Book Review: Eating Animals

About five years ago I picked up a discounted hardcover copy of Jonathan Safran Foer’s nonfiction book, Eating Animals. I never did end up reading it – I kept putting it off until it was eventually purged in one of my many moves. But, the existence of the book stuck with me, and when I re-committed to living vegan it was the first veggie non-cookbook I picked up. To say that Eating Animals has changed my life would be a bit dramatic. I’ve been obsessed with the injustices of the factory farm industry for the last year, so there was little in the nearly-300 hundred pages that fully shocked me. What this book did, though, was educate me on a system of cruelty in the most intelligent and thought-provoking way.

eatinganimals

If you’re coming into veganism or vegetarianism motivated more by health concerns that anything, you might not know exactly what factory farming is. If you’re an animal lover, but an omnivore, you might have an idea of where your food comes from, but prefer not to think about it. If you’re already an ethical vegan or vegetarian, you might not know the statistics that Jonathan Safran Foer digs up during his research, but you know the gist. Well, this book is for all of us. No matter what your stance on eating meat, you will find words in this book that resonate with you.

Safran Foer does the unthinkable – he, while himself a vegetarian – shares the wealth of information he has accumulated over a three year period with a mostly-unbiased, kindly and entirely human perspective on our own species’ strengths and our faults. He speaks at length on the importance of food to our culture, to our traditions, and the role food plays in evoking and preserving precious memories of the past.

“Our decisions about food are complicated by the fact that we don’t eat alone. Table fellowship has forged social bonds as far back as the archaeological record allows us to look. Food, family, and memory are primordially linked. We are not merely animals that eat, but eating animals.” (page 194)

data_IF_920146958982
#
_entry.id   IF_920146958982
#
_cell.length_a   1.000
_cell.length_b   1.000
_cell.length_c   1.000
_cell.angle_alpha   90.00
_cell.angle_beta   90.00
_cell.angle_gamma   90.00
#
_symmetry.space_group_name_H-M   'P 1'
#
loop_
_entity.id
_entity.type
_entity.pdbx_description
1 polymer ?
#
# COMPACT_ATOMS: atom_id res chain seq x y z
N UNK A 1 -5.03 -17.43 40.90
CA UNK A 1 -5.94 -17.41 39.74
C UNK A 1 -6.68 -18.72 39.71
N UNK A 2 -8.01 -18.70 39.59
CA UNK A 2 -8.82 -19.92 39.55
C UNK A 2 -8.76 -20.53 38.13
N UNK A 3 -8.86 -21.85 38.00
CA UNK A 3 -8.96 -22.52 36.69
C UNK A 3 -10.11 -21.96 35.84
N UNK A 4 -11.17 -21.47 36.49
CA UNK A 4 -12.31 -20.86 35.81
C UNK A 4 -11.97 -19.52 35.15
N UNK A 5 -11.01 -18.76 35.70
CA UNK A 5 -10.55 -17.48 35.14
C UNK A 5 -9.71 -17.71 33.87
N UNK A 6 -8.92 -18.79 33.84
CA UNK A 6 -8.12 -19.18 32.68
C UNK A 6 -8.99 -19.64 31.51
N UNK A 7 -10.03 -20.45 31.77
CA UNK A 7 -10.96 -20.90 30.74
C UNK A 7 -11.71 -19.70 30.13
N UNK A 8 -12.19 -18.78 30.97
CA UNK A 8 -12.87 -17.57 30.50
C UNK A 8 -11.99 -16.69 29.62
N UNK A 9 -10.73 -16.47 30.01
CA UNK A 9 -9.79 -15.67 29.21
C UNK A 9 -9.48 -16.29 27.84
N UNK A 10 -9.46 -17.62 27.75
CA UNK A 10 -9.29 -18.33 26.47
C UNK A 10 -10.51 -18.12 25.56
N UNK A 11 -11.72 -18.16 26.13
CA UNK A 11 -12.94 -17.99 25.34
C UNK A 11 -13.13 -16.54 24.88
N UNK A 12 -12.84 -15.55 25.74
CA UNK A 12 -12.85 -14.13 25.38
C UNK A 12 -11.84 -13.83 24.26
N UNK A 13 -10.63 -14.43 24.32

The author understands that choosing not to eat meat, while being the ethically sound choice when confronted by the nightmarish magnitude of the damage that factory farms are causing to our planet and to the billions of animals slaughtered in its wake, is not as simple as some vegan idealists might like everyone to think. And that is something that I can relate to.

I did not stop eating meat because I didn’t like the taste. Trust me. I’m not one of the lucky ones who is revolted by the smell of a steak barbecuing, the aroma of fatty pork sizzling on the stove, or the scent of a perfectly seared salmon steak. But, I am fully conscious. I am awake to the reality of where those foods came from. I cannot divorce myself from the truth – that the chunks of chicken in my favorite chicken salad sandwich are the bodily remnants of a living, breathing creature. She had a beating heart. She had the ability to experience joy. The desires of my taste buds are not worth the knowledge that I am responsible for her death.

Eating Animals is an incredible read. I am so impressed with Jonathan Safran Foer’s ability to craft a treatise that does not alienate anyone, regardless of where they stand on living meat-free. He even goes so far as to advocate for traditional heritage farming, if only as an alternative to factory farming.

I would recommend this book to absolutely everyone, and will endeavor to share it with whomever will listen as I continue on my vegan journey.

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